in MANY cases people won’t be stateless. So are we fine with some people — Namibian citizens — becoming stateless because the Ministry couldn’t sort out its definitions in time and doesn’t want to follow the court?

Which brings me to my second objection

2. This bill could undermine the system of checks and balances in our country.

The Supreme Court has that name for a reason.It’s supposed to make the ultimate decision as to what is lawful and what is not. If they interpret the constitution in a certain way, that should be the end of the discussion for the vast majority of cases. The fact that the National Assembly was so quick to dismiss this court ruling, simply because they didn’t like the outcome, is very worrying indeed.

Last Friday, two lawers from the Legal Assistance Centre wrote an article in the Namibian called “A Constitutional Crisis?”. They write:

The memorandum accompanying the bill asserts that the bill is clarifying the ambiguities created by differing opinions from the attorney general, the High Court and the Supreme Court. But the ‘opinion’ of the Supreme Court on the meaning of the Constitution is not just one of many interpretations. The Supreme Court has the Constitutional responsibility, under Article 79, to interpret the Constitution. And, as the highest court of appeal in Namibia, its decisions on the Constitution’s meaning take precedence over those of lower courts and government officials

There is no doubt in this case. The bill currently before the National Assembly directly contradicts the Supreme Court’s ruling. If it is passed, it would subvert the separation of powers, which is the essence of Namibia’s Constitutional framework.

The subject matter of the bill before parliament will not affect many people in Namibia. But undermining the role of the courts and the supremacy of the Constitution would affect us all.

I’m going to emphasise their next two paragraphs because they matter so much.

If parliament can overrule any interpretation of the Constitution which it does not like, then the Constitution is no longer the supreme law of Namibia. If this bill is allowed to pass, it means that parliament is supreme, and the Constitution and the courts have become irrelevant. This would change the very nature of Namibian democracy.

Passing this law would take us back to the system which prevailed in pre-independence times when there was no check on the legislature. Even a democratically-elected parliament should not be all-powerful.

Doesn’t sound too much to ask for.

I’ve got a piece in this month’s Insight Magazine where I talk about how I think we’re focusing too much on Vocational Training.

I think vocational training has its uses, of course. But we’re not funding much of it, and there are doubts that the money we spend is very effective (Why do we have to send students to South Africa to learn boilermaking and welding?). In a more broad sense, I’m concerned with the way we talk about vocational training as a solution for our education problems.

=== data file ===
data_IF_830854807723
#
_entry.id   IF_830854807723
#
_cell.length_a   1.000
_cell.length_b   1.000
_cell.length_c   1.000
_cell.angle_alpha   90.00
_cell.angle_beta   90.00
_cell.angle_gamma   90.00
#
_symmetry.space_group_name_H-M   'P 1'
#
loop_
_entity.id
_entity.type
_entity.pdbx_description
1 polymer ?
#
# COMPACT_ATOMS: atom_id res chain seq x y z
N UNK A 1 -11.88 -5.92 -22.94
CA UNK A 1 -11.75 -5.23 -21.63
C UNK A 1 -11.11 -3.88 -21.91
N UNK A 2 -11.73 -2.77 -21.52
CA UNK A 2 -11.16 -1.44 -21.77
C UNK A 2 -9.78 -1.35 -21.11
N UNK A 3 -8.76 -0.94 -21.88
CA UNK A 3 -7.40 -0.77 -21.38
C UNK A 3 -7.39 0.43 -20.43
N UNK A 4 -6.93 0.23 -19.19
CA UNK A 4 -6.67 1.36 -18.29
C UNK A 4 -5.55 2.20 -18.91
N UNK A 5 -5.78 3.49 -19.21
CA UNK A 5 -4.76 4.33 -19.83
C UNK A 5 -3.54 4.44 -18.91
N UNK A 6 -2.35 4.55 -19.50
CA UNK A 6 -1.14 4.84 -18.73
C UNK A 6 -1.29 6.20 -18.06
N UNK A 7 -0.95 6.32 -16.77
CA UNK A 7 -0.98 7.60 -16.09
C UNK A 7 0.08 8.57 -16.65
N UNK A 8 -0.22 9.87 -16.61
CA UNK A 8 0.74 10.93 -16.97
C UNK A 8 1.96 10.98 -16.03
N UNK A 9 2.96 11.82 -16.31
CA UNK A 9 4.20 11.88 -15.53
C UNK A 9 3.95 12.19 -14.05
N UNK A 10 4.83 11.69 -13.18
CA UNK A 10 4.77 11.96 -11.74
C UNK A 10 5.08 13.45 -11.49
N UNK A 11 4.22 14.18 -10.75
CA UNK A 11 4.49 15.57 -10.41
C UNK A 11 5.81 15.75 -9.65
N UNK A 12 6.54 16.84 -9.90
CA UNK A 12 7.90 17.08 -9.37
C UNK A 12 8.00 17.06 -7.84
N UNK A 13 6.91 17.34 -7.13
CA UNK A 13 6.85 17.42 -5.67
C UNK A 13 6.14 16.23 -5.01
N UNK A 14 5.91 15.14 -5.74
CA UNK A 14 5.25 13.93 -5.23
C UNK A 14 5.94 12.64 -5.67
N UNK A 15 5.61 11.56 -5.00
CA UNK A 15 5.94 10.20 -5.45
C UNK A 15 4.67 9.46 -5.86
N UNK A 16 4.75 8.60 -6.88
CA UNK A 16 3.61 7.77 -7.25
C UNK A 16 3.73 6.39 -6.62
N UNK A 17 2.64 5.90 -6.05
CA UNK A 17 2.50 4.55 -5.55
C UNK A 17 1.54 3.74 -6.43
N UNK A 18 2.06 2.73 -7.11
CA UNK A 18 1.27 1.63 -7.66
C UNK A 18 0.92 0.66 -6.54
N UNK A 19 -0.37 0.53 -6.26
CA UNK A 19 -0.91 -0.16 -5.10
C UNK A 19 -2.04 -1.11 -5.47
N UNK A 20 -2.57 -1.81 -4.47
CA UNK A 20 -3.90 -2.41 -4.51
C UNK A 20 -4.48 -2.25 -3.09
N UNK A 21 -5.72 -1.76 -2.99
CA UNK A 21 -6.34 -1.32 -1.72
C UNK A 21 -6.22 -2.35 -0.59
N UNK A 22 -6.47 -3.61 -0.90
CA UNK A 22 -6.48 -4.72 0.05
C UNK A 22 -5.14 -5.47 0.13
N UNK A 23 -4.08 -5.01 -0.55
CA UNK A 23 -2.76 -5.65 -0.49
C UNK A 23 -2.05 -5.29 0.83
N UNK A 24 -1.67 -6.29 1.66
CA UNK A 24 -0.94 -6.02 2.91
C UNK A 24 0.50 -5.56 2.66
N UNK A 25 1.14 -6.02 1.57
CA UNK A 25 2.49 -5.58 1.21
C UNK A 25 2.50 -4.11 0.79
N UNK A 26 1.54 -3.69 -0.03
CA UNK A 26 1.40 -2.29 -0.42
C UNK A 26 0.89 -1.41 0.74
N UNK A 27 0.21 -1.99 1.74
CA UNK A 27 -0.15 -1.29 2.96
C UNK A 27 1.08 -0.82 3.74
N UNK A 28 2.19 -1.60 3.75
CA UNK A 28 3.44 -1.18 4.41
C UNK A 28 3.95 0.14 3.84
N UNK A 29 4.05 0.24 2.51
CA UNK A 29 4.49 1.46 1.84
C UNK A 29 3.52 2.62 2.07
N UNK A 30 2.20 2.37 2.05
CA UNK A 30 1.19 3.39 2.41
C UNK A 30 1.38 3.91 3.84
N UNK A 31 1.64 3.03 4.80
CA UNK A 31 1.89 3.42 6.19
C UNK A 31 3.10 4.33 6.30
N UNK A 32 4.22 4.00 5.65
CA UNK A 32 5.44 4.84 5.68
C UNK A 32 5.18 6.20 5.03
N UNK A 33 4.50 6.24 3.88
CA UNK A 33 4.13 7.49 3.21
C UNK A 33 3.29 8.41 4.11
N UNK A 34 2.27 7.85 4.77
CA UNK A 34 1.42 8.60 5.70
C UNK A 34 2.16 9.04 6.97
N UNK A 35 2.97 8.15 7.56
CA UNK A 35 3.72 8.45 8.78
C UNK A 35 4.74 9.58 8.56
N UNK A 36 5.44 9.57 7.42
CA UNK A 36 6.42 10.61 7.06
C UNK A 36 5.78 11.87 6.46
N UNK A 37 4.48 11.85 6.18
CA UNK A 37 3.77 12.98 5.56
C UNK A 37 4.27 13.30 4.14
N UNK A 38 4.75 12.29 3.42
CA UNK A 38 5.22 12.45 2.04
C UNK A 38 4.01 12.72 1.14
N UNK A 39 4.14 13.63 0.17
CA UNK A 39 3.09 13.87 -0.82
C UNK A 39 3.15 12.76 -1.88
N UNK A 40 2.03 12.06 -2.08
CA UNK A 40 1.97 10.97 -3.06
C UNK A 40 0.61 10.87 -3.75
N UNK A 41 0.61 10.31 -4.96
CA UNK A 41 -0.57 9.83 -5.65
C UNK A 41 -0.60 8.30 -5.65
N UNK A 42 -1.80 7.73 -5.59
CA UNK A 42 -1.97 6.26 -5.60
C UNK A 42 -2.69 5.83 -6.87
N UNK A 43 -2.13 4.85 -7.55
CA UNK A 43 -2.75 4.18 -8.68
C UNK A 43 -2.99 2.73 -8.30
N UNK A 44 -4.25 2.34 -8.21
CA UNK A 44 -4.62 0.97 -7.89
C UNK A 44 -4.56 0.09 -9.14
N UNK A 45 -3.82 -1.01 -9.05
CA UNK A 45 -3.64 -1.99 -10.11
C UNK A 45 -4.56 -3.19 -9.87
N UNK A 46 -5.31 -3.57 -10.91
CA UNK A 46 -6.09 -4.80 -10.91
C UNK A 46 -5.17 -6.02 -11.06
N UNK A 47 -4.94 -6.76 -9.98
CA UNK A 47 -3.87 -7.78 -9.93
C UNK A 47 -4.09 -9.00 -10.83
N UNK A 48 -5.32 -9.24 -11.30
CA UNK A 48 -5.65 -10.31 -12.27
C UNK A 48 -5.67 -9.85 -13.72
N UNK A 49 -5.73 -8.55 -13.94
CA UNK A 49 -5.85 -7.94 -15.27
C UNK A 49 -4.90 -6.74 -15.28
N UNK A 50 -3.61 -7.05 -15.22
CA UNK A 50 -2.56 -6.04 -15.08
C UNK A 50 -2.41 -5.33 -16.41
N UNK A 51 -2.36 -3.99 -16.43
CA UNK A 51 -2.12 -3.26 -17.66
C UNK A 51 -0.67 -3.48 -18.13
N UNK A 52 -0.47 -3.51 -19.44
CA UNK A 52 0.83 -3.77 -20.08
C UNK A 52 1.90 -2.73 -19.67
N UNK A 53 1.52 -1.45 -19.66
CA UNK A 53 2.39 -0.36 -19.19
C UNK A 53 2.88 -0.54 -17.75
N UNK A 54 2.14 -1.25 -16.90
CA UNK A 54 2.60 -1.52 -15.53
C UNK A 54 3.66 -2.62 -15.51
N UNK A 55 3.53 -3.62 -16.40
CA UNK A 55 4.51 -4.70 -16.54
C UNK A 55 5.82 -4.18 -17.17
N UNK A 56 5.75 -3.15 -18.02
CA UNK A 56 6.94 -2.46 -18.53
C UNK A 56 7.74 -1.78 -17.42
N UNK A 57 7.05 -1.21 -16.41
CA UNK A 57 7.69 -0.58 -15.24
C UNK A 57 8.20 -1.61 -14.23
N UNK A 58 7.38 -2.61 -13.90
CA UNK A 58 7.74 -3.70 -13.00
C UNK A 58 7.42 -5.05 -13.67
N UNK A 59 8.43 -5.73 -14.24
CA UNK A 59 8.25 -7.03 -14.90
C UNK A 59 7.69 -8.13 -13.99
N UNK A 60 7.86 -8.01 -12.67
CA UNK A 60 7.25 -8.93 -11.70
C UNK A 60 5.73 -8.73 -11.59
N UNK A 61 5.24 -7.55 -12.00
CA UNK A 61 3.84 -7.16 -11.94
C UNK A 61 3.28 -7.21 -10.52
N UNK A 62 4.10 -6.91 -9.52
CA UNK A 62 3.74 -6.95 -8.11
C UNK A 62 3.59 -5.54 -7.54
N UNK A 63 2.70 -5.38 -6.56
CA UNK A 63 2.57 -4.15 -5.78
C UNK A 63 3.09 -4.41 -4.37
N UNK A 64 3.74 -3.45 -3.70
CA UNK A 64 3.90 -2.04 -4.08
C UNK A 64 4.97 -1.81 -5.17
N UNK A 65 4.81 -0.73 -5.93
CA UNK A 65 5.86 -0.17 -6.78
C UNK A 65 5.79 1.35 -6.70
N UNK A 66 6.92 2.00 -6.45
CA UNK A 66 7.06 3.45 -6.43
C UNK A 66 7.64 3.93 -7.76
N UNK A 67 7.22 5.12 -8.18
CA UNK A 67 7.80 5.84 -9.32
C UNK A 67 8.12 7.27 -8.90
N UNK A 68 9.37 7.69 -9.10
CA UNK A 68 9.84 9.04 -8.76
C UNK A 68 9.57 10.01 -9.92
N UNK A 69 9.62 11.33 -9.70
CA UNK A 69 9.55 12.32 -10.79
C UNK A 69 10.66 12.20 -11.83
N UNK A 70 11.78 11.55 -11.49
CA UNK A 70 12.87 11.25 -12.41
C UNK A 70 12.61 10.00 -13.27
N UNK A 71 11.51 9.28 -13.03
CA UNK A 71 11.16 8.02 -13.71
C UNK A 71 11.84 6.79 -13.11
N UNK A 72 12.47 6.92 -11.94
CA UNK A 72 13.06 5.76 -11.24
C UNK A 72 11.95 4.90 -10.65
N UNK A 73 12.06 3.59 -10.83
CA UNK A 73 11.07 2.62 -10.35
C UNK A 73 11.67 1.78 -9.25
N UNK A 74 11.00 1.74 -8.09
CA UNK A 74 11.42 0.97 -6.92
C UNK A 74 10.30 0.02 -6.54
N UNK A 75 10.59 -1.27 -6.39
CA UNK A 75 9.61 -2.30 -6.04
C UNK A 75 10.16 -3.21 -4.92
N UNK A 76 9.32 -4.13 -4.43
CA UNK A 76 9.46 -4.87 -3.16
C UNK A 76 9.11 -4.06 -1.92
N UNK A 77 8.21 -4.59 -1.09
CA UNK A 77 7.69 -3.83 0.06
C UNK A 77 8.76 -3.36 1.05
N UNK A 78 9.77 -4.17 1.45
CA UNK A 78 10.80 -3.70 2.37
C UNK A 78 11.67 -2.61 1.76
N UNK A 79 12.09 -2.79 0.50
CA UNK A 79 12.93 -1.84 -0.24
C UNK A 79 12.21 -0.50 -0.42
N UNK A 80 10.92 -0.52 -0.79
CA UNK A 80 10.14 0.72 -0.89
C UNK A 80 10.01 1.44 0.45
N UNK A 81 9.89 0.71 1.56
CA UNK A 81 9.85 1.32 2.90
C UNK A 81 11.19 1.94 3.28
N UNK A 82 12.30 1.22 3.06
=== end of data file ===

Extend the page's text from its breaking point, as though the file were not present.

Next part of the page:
the role VT occupies in the national discourse has long outgrown its current scale or future potential. Looking at the way it is name-checked in every speech with even remote links to education, it is hard to shake off the impression that VT is viewed as a panacea for Namibia’s educational and economic woes. It is striking that, at the same time as the graduation rates of high schools kept declining, there has been more and more talk about vocational training. This juxtaposition leads to the impression that VT is supposed to make up for the dismal performance in secondary education.

The thinking seems to be: The kids aren’t reading and can’t do maths? Let’s teach them something to do with their hands. The prevailing attitude is expressed by the NPC when it frames vocational training as an alternative for “poorly performing learners in Grade 10 and 12”. However, this is no solution. VT needs to complement tertiary education, not replace it. In a functional education system, students pursue the paths that best fit their skills, making sure that their talents are maximised. Vocational training should be a specialised career path, reserved for those with particular aptitudes and interests in such professions and careers. Those with the talent for and interest in sciences, engineering, and so on, should pursue an education in those fields. Instead, vocational training is mooted as a last alternative for students doomed by a sub-par primary and secondary education, students who might have talents in other areas, which they cannot fulfill because the system has failed them.

The full article is on the website here.